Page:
My point is we woke up in Key West today. We weren’t supposed to. We were supposed to wake up in Bermuda. But we aren’t in Bermuda because a host of churches were planning to meet our families at the port with protest.
We weren’t on the first rfamily cruise, but on that cruise they visited Nassau, in the Bahamas, and were met with this sort of treatment. It was the typical anti-gay protest by the accounts of those who were there: yelling, calling us names, and holding up grammatically questionable signs with insults purportedly from God. All this was done for a bunch of families just wanting to relax and visit their island and maybe buy a coupe t-shirts. I guess about ten times the number of churches that had done so in Nassau had threatened our cruise in Bermuda, and so the owners of rfamily decided to divert us to Key West.
Now, we’ve been to about 10 ports on rfamily cruises, and each one has been very welcoming. Heck, in Juno, not only were we not met by protesters, we were met by a surprisingly large group of friendly supporters. In fact, all through our Alaska trip the gay flags were waving in town, and the same, of course, goes for the North East. But we were about to hit a hostile port today and instead changed course.
I don’t know how I feel about this. I don’t like the idea that we ran, that we didn’t just go where we were scheduled to go, because of such people. Nothing for the better was changed for the people of Bermuda, gay and straight, by our caving into their bully. It made the news and despite their government's appreciated effort to bring us to their island, Bermuda is now unfairly anti-gay in many minds. Furthermore, our children were not given the opportunity to learn a valuable lesson in dealing with such. I don’t want to teach them to change their plans to avoid upsetting people who have no moral business being upset about their family.
On the other hand, these people are obsessed enough to protest families on vacation, and it’s our children. I’m used to it, but they are not, and I reflexively want to spare them from seeing that hostility, and from feeling how it felt when I first experienced it. Now we live where everyone in our lives is great. Our boys have no idea about the controversy in the minds of strangers. But to get off our ship and to see all those angry faces yelling slurs at us and the families of their friends… That’s a scenario the protective side of parenting wants to avoid, even though I know it would be a good learning opportunity and possibly a chance to avoid more pain in the long run. I just don’t know; it’s short term relief and long term regret that about equal out. Thankfully, the choice was far from mine and so I can just complain either way :-).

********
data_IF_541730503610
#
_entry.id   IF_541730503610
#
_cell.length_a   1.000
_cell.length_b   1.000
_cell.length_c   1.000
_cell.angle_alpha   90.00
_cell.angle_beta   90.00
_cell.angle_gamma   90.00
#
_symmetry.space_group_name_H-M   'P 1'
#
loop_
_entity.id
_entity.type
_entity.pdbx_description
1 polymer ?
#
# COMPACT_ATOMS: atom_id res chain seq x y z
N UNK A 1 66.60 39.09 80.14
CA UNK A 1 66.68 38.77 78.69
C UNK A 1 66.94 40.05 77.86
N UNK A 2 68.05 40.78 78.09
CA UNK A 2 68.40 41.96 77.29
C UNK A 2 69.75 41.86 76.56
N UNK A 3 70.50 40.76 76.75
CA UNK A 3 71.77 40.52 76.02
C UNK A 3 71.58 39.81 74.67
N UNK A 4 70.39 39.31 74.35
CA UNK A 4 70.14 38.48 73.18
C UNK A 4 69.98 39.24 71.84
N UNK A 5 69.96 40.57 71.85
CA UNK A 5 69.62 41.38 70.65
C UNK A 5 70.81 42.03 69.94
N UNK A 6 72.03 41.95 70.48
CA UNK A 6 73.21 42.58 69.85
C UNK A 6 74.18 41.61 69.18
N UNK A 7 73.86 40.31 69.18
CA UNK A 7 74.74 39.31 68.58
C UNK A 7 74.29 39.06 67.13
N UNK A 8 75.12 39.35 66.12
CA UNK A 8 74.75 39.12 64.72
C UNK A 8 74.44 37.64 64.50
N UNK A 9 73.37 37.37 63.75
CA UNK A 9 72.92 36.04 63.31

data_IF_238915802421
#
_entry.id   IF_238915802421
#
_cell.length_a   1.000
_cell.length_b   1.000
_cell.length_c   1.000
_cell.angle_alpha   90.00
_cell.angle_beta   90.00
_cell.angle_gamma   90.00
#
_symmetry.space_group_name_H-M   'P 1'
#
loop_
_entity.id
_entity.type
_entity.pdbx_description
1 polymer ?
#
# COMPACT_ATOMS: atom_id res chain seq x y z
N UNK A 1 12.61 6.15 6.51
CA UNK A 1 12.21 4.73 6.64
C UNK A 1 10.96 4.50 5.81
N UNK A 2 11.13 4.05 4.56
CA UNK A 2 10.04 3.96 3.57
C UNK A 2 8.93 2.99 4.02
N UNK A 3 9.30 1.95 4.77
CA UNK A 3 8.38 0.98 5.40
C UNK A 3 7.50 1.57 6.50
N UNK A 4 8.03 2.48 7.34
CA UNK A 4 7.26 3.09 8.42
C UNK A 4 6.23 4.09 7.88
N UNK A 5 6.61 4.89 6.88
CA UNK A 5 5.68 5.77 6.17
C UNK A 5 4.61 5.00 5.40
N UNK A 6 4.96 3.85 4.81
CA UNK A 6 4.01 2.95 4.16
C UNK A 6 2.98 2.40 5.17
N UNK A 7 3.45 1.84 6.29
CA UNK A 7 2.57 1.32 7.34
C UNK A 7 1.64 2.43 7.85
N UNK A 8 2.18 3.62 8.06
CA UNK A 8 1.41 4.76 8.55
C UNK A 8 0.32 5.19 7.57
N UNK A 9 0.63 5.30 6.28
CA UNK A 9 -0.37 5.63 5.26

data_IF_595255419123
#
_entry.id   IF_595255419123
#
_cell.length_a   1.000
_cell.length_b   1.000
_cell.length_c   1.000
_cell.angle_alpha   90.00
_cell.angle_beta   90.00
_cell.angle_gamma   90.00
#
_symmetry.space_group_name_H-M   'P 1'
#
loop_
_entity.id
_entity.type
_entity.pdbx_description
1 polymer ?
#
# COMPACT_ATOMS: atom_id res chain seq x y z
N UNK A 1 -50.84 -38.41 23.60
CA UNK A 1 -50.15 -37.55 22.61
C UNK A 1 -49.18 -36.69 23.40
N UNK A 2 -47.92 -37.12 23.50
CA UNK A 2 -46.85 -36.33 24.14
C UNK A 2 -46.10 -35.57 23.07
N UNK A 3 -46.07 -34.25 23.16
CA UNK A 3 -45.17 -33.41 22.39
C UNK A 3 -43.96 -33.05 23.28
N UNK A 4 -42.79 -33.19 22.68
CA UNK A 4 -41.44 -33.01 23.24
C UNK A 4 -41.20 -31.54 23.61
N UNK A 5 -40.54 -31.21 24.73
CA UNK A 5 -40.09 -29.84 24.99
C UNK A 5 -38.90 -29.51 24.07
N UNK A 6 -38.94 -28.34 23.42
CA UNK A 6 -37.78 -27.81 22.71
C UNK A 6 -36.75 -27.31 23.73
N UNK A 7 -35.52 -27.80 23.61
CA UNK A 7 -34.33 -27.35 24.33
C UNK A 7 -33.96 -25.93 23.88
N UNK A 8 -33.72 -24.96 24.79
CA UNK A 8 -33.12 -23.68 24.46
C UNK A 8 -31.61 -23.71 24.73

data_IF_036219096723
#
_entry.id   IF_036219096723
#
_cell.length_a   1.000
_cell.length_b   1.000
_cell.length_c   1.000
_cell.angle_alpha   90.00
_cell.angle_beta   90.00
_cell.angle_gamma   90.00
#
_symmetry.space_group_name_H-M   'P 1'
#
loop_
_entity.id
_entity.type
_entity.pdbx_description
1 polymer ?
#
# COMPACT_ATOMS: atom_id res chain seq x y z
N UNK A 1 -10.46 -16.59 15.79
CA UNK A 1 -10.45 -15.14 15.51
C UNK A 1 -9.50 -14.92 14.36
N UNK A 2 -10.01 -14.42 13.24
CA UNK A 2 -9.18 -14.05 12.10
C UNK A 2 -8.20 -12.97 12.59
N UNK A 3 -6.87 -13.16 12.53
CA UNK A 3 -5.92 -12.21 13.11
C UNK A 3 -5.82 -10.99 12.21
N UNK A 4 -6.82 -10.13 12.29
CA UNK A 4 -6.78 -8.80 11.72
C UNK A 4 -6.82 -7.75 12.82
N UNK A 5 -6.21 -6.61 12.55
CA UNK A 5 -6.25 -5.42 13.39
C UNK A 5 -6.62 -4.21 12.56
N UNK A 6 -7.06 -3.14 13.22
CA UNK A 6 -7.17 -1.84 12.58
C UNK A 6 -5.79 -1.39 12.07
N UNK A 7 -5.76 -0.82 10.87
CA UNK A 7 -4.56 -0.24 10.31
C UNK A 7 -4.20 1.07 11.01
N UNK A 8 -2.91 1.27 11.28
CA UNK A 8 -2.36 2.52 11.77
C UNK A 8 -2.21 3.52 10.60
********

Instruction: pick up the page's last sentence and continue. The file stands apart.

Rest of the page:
Anyway, today we split up. Given a choice, and after our descriptions, Alan was set on going kayaking and Brian was set against it. We actually like to split them up about once a week anyway; we’ve found, though they play well together and get along, they also like the one on one time. So Rob and Alan went off to paddle through the mandrake groves of the keys. They saw turtles, sharks, and many other bits of sea life. It was right down Alan’s alley.
Brian went with me and the grandparents, on the more tame Key West experience.
A local GLBT group was handing out those sun glasses to our kids for free as we got off the ship. Nice of them, huh?
Brian endured a tour of the city well, by sleeping through it (he has little interest in the architectural influences on Hemingway's home, I guess). But after that we visited the aquarium where we saw all the stuff Alan and Rob did, but in a more tame environment. He loved it. We also visited the wreaking museum, which was surprisingly interesting to him as well.
After that we met up for a lunch consisting of conch fritters and the most delicious key lime pie I’ve ever had. It was another wonderful day, and being diverted from Bermuda was easily forgotten, until writing this ;-).
Oh, and when we got back to the ship, Rob and Alan got matching tattoos. They're tough that way, for the kayaking I guess ;-).
Alan, got to pick the tat... a dinosaur, of course.